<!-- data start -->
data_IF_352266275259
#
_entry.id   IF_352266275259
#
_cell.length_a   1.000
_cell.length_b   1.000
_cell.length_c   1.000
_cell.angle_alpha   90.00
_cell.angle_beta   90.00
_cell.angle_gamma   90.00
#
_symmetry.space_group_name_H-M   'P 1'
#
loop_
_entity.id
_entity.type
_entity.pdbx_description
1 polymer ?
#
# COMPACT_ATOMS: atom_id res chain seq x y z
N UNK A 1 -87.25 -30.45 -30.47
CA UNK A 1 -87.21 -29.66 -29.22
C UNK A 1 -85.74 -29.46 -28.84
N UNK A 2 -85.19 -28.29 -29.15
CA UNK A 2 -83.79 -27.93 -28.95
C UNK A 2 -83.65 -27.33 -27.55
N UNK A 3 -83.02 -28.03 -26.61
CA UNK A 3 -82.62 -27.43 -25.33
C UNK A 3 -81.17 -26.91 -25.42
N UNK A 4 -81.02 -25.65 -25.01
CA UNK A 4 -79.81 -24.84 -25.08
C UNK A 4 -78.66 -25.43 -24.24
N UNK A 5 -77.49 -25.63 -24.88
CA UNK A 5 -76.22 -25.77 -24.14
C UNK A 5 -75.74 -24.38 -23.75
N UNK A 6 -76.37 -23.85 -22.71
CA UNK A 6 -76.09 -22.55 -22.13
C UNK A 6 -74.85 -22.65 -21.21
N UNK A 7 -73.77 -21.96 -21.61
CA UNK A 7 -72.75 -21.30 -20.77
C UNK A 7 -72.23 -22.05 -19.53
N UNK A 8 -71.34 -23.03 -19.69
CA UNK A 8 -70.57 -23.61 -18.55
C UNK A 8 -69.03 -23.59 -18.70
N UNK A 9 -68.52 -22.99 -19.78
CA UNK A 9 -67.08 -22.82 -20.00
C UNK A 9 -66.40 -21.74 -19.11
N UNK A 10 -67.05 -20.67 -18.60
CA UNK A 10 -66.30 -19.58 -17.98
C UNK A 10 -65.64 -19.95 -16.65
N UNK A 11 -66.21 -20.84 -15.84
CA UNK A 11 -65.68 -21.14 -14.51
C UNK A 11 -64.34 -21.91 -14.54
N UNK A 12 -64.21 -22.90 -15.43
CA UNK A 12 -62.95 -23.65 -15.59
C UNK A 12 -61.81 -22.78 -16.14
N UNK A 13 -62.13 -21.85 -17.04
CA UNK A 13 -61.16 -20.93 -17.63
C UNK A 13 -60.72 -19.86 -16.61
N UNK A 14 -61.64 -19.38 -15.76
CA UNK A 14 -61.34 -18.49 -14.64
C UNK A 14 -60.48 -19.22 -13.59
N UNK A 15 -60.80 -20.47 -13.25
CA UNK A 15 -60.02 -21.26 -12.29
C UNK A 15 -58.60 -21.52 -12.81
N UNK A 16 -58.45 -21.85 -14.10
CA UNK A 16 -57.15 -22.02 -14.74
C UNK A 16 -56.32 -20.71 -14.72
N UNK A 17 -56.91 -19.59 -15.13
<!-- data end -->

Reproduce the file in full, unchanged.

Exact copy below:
data_IF_352266275259
#
_entry.id   IF_352266275259
#
_cell.length_a   1.000
_cell.length_b   1.000
_cell.length_c   1.000
_cell.angle_alpha   90.00
_cell.angle_beta   90.00
_cell.angle_gamma   90.00
#
_symmetry.space_group_name_H-M   'P 1'
#
loop_
_entity.id
_entity.type
_entity.pdbx_description
1 polymer ?
#
# COMPACT_ATOMS: atom_id res chain seq x y z
N UNK A 1 -87.25 -30.45 -30.47
CA UNK A 1 -87.21 -29.66 -29.22
C UNK A 1 -85.74 -29.46 -28.84
N UNK A 2 -85.19 -28.29 -29.15
CA UNK A 2 -83.79 -27.93 -28.95
C UNK A 2 -83.65 -27.33 -27.55
N UNK A 3 -83.02 -28.03 -26.61
CA UNK A 3 -82.62 -27.43 -25.33
C UNK A 3 -81.17 -26.91 -25.42
N UNK A 4 -81.02 -25.65 -25.01
CA UNK A 4 -79.81 -24.84 -25.08
C UNK A 4 -78.66 -25.43 -24.24
N UNK A 5 -77.49 -25.63 -24.88
CA UNK A 5 -76.22 -25.77 -24.14
C UNK A 5 -75.74 -24.38 -23.75
N UNK A 6 -76.37 -23.85 -22.71
CA UNK A 6 -76.09 -22.55 -22.13
C UNK A 6 -74.85 -22.65 -21.21
N UNK A 7 -73.77 -21.96 -21.61
CA UNK A 7 -72.75 -21.30 -20.77
C UNK A 7 -72.23 -22.05 -19.53
N UNK A 8 -71.34 -23.03 -19.69
CA UNK A 8 -70.57 -23.61 -18.55
C UNK A 8 -69.03 -23.59 -18.70
N UNK A 9 -68.52 -22.99 -19.78
CA UNK A 9 -67.08 -22.82 -20.00
C UNK A 9 -66.40 -21.74 -19.11
N UNK A 10 -67.05 -20.67 -18.60
CA UNK A 10 -66.30 -19.58 -17.98
C UNK A 10 -65.64 -19.95 -16.65
N UNK A 11 -66.21 -20.84 -15.84
CA UNK A 11 -65.68 -21.14 -14.51
C UNK A 11 -64.34 -21.91 -14.54
N UNK A 12 -64.21 -22.90 -15.43
CA UNK A 12 -62.95 -23.65 -15.59
C UNK A 12 -61.81 -22.78 -16.14
N UNK A 13 -62.13 -21.85 -17.04
CA UNK A 13 -61.16 -20.93 -17.63
C UNK A 13 -60.72 -19.86 -16.61
N UNK A 14 -61.64 -19.38 -15.76
CA UNK A 14 -61.34 -18.49 -14.64
C UNK A 14 -60.48 -19.22 -13.59
N UNK A 15 -60.80 -20.47 -13.25
CA UNK A 15 -60.02 -21.26 -12.29
C UNK A 15 -58.60 -21.52 -12.81
N UNK A 16 -58.45 -21.85 -14.10
CA UNK A 16 -57.15 -22.02 -14.74
C UNK A 16 -56.32 -20.71 -14.72
N UNK A 17 -56.91 -19.59 -15.13